2 Tract. in Joan., xxv. 10. 8 Quoted by Neander from the treatise (mepi Karavusews) addressed to Demetrius.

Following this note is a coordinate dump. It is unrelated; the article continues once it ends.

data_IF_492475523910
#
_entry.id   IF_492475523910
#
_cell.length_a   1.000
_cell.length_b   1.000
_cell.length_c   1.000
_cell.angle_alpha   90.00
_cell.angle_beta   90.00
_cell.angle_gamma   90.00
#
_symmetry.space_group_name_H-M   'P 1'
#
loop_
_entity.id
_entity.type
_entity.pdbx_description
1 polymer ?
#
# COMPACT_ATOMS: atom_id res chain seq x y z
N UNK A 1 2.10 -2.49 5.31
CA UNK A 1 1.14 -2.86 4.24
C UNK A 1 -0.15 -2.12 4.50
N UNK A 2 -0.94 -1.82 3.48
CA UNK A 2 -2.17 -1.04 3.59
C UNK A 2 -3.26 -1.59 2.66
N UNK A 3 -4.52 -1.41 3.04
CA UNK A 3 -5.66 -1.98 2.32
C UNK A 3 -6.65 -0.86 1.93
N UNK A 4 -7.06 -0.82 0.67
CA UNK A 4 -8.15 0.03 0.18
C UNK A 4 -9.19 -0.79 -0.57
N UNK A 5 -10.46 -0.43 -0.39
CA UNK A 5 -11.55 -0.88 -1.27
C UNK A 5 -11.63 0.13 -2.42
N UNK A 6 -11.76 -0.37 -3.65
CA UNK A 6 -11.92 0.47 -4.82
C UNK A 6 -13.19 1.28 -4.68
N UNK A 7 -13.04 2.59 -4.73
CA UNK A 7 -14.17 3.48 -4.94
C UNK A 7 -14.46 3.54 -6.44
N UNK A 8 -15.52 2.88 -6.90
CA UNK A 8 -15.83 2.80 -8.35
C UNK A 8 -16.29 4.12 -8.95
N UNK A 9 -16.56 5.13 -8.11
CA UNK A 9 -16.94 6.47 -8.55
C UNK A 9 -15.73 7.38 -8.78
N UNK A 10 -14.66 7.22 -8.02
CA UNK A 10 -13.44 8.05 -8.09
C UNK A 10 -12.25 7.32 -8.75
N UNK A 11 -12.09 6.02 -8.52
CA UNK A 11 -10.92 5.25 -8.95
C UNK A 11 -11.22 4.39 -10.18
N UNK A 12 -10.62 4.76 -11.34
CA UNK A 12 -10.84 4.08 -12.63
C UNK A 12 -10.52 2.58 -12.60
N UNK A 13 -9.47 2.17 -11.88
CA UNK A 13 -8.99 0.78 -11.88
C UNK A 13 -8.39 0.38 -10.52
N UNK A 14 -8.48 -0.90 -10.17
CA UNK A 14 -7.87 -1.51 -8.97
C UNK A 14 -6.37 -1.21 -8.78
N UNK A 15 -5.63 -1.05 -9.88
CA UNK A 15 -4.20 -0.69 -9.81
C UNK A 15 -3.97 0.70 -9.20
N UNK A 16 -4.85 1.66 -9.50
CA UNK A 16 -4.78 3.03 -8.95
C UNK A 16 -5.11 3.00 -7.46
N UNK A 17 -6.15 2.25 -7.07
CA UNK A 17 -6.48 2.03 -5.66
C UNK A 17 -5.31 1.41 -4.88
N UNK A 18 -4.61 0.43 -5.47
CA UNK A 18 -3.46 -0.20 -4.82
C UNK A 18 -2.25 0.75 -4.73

standing and inner acceptance of Christianity. But those of more worldly temper were content to swell numbers irrespective of moral consequences. The inevitable result of such a policy was a mass of unassimilated material. Men came into the Church without any previous discipline in Christian morals, or training in the monotheistic faith. A lowered tone of Christian life, and an acceleration of tendencies toward polytheism, followed, as natural consequences. Those who had been accustomed to a long list of gods could easily be inclined to an idolatrous veneration of the Virgin and the saints.